80 years since the first sinking of a Japanese submarine by a Royal Australian Navy warship during World War II, a new virtual reality experience developed by maritime archaeologists is offering unprecedented access to a vessel sunk while on a secret mission in northern Australian waters.
80 Japanese crew members died aboard submarine I-124 in 1942 when it was sunk by Allied forces 65 kilometres off the coast of Darwin Harbour.
The historic wreck is a war grave, protected by Commonwealth legislation with diving near the site strictly controlled, so this new virtual reality experience is the only way the Australian and Japanese public can see the submarine.
In anticipation of the anniversary, the Northern Territory Government Heritage Branch undertook a joint project with the Australian Institute of Marine Science (AIMS) from the AIMS research vessel Solander to map the wreck using state-of-the-art remote sensing equipment in October 2021.
Dr John McCarthy, a maritime archaeologist at Flinders University was then commissioned to create a virtual dive experience to show how this data is being used to understand and monitor this site, one of Australia’s most important wrecks.
“Drawing on our data, and historic ship plans and photographs, we’ve created a virtual dive experience in which the video takes the viewer through the data gathering process, and then takes you down into the deep, to experience the wreck first-hand,” says Dr McCarthy, Maritime Archaeology Lecturer in the College of Humanities, Arts and Social Sciences at Flinders University.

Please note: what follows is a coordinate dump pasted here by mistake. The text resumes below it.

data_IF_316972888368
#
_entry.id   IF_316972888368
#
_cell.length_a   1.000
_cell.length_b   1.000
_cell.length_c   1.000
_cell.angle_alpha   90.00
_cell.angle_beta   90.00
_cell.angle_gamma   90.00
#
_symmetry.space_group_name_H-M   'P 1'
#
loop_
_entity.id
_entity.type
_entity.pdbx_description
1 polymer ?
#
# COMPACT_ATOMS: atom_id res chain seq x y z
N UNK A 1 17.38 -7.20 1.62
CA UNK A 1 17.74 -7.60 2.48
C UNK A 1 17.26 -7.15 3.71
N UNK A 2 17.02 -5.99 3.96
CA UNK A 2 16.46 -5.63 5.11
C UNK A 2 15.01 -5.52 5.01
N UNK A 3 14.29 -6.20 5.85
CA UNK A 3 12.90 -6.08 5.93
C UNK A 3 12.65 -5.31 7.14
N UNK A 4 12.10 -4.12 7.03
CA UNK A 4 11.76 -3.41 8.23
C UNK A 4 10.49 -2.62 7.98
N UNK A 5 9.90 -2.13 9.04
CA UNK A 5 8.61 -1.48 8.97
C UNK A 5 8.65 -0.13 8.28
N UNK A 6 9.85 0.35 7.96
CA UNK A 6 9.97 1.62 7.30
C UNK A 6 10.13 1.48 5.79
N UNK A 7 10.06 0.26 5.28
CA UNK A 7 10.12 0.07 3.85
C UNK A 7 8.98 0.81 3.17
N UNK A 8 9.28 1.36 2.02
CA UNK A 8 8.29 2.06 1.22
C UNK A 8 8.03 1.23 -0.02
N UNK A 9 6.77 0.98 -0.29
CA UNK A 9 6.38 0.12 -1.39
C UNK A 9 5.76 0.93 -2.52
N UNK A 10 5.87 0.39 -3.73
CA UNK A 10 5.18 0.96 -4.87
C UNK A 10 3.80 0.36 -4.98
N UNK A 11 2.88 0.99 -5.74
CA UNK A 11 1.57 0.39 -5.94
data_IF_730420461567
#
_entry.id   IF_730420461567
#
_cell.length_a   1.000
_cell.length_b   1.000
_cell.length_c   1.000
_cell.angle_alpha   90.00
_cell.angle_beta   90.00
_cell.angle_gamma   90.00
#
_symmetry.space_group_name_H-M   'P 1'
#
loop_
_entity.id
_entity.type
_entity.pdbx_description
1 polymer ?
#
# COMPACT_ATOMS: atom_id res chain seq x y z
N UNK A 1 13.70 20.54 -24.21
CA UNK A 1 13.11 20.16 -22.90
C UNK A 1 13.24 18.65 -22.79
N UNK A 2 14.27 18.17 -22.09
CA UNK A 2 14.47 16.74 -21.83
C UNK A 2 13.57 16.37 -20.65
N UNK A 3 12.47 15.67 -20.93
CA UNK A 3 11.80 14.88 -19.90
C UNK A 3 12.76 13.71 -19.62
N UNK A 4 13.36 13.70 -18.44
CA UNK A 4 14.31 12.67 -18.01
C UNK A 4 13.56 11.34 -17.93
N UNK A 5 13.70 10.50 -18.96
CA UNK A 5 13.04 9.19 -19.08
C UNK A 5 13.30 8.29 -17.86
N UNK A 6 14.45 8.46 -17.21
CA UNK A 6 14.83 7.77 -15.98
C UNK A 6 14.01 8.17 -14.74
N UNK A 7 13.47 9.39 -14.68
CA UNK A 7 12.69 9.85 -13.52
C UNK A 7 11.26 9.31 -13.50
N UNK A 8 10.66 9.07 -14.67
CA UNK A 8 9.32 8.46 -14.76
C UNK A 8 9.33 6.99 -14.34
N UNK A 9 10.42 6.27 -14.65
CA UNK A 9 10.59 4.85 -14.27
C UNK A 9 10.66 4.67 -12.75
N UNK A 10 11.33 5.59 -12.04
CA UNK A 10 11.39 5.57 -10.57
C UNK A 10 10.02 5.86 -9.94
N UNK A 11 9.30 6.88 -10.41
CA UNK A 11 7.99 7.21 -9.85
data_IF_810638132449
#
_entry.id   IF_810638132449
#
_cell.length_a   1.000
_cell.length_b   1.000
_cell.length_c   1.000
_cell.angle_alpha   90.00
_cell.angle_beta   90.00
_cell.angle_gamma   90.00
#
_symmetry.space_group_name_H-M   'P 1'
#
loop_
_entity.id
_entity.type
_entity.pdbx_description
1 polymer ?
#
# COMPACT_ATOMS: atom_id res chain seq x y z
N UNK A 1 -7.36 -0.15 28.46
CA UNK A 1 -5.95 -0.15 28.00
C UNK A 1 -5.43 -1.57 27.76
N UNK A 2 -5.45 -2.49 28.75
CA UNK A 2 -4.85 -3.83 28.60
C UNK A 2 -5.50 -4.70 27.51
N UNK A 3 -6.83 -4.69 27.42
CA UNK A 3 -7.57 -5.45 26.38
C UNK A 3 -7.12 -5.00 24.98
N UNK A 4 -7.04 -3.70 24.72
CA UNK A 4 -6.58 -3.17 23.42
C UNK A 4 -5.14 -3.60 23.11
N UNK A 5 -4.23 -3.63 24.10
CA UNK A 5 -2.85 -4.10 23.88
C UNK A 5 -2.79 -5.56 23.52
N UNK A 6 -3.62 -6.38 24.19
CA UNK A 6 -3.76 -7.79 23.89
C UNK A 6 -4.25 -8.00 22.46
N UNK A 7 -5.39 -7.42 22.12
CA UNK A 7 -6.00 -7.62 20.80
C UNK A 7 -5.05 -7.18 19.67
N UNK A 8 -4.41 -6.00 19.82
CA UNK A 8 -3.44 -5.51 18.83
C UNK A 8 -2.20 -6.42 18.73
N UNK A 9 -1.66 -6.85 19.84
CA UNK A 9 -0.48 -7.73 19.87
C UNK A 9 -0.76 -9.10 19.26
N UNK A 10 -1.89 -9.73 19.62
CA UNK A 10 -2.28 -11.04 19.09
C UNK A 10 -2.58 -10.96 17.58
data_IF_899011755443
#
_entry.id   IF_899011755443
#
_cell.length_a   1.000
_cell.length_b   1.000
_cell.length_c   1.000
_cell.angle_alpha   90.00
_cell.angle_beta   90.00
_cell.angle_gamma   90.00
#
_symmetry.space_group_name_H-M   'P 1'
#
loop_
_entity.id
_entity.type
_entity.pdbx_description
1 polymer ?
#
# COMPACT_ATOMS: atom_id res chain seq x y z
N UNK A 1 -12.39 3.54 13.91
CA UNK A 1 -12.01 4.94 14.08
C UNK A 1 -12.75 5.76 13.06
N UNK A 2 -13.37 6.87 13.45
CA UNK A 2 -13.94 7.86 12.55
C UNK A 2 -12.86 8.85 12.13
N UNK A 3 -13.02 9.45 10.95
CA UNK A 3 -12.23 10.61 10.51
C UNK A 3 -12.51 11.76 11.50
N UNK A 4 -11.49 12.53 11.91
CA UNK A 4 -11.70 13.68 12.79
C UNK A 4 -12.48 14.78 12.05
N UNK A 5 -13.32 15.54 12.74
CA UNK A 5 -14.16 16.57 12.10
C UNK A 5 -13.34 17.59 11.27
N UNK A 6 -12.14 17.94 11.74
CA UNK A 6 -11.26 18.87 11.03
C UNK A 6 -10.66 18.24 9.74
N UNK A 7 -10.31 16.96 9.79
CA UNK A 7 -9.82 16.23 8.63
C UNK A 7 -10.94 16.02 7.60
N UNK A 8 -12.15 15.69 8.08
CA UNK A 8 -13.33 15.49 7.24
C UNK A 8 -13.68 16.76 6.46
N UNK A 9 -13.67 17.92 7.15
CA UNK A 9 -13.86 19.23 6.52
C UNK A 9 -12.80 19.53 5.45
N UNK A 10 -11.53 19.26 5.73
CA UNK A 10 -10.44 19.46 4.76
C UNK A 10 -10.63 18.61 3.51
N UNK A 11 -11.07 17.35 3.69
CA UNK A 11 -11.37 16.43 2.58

“The archaeological survey shows that the wreck is in good condition, but with some signs of degradation of the outer hull that require further investigation. Our aim was to create a realistic virtual experience with an accurate digital reconstruction of the submarine given the historical significance of the wreck in Australia and Japan.”
The wreckage is considered a highly significant site of shared heritage between Australia and Japan and former Japanese Prime Minister Shinzo Abe attended a 2018 memorial service in Darwin honouring the Japanese sailors who died.
Dr McCarthy says developments in virtual technology are making it possible to finally explore wrecks and submerged landscapes previously hidden to the wider public.
The wreck is protected by the Commonwealth Underwater Cultural Heritage Act 2018, which is administered by the Northern Territory Government’s Heritage Branch in Commonwealth Waters off the Northern Territory coast. This project was undertaken with funding assistance from the Commonwealth.
The ‘virtual experience’ is published through YouTube in both English and Japanese and is available to anyone with a VR headset, smart phone, or tablet.